I've been attending the Search Marketing Expo in San Jose this week keeping up with all the latest and greatest in internet marketing. Monday's keynote was a presentation from Google's Matt Cutts and Bing's Duane Forrester in which they ran through examples of all the things they've seen through their "excellent adventures" in working for search engines (it was a Bill and Ted themed presentation). As an SEO in the software security space you can imagine my delight when Matt presented a couple slides on examples of hacked sites and likewise my dismay when he concluded the topic abruptly noting that, all you can do to protect yourself from hacking is keeping your software updated and patched.
I immediately fumed and complained immediately....on Twitter. I even went so far as to submit a question for the session asking if there were any plan to offer support for sites that are the victims of hacking in order to minimize any collateral SEO based or reputation based damage. It wasn't offered up by the moderator and I left the session smugly thinking, fools, you're all fools! /overdramatic re-enactment.
The Restoration of Faith
The very next day I was met with the following tweet circulating throughout conference attendees;
Every SEO and everyone at #SMX should know about our new site to help hacked sites: googlewebmastercentral.blogspot.com/2013/03/new-fi… Spread the word!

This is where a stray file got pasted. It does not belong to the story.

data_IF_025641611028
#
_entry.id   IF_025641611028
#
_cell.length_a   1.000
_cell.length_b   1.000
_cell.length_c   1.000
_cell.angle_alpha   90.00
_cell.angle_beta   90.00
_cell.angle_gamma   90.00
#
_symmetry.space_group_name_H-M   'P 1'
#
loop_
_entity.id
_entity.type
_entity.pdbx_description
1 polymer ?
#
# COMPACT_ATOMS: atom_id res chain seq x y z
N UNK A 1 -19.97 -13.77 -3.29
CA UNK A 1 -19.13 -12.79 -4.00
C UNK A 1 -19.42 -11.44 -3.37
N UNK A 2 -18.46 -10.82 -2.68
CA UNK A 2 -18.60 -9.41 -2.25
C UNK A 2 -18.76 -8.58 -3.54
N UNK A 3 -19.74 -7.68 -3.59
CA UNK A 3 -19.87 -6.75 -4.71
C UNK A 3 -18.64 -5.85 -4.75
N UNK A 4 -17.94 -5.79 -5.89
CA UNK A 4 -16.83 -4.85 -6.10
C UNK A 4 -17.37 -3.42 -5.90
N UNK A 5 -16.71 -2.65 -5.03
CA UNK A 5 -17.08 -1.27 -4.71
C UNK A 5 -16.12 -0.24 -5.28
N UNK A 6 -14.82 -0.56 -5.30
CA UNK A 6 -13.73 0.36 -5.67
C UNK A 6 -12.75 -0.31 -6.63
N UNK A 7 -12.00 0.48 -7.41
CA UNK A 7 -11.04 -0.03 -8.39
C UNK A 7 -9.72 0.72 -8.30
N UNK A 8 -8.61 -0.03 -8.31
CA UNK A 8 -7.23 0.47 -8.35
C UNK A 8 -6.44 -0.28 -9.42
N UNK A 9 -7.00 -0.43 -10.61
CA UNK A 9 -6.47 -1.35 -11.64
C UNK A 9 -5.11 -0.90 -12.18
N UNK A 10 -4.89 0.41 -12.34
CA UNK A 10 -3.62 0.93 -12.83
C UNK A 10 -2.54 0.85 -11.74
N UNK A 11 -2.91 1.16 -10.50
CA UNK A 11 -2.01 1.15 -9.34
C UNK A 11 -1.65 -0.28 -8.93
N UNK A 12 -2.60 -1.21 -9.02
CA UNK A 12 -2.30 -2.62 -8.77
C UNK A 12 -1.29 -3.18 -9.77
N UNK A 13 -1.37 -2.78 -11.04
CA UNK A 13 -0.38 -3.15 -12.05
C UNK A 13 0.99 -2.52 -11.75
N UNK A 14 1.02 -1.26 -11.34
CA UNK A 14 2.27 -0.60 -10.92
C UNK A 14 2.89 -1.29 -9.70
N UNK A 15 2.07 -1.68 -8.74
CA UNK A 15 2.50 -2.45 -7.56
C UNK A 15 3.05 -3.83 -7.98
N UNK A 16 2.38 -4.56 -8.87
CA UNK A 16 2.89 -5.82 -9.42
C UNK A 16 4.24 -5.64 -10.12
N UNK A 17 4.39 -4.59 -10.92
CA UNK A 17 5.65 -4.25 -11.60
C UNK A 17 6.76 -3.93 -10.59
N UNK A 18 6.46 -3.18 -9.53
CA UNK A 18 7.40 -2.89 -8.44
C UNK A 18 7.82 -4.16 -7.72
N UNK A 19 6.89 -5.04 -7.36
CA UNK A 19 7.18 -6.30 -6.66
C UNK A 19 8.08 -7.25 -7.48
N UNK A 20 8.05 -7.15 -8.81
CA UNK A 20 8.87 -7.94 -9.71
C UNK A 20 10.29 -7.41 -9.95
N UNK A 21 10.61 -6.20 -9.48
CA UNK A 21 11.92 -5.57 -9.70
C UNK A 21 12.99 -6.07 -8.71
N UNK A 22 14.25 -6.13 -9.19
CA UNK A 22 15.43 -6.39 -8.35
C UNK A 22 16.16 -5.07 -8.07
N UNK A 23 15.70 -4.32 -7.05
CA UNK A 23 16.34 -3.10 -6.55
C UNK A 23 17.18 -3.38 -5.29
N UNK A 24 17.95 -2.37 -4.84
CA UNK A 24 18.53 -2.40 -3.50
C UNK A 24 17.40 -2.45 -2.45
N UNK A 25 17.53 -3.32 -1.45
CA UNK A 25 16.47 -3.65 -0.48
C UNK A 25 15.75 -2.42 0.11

— Matt Cutts (@mattcutts) March 12, 2013
What!? Had I been heard? I was euphoric, not because I felt heard but because the message was getting the attention it deserves. Hacking is a real concern, there's not only the potential for private data to be stolen but specifically for SEO folks, there's potential for a rankings loss in search engines. When that happens all of a sudden your client's online revenue might take a big hit or worse, YOUR income takes a hit and potentially your reputation as an SEO/internet marketer.
As marketers we're used to moving at the speed of innovation but doing so often means exposing yourself to a high level of risk. What would you say to a client whose site was hacked as a result of that fancy new plugin you insisted they had to have? Sure the developers should have secured the code but ultimately as a webmaster you're making the decision to trust that brand and you should only be trusting software developers that take the time to secure their products.
We're all liable and collectively we need to push security awareness to the forefront of discussion and decisions.
So take a moment to explore Google's new resource for hacked sites and join me next week as I break down what they offer and add our own recommendations as well.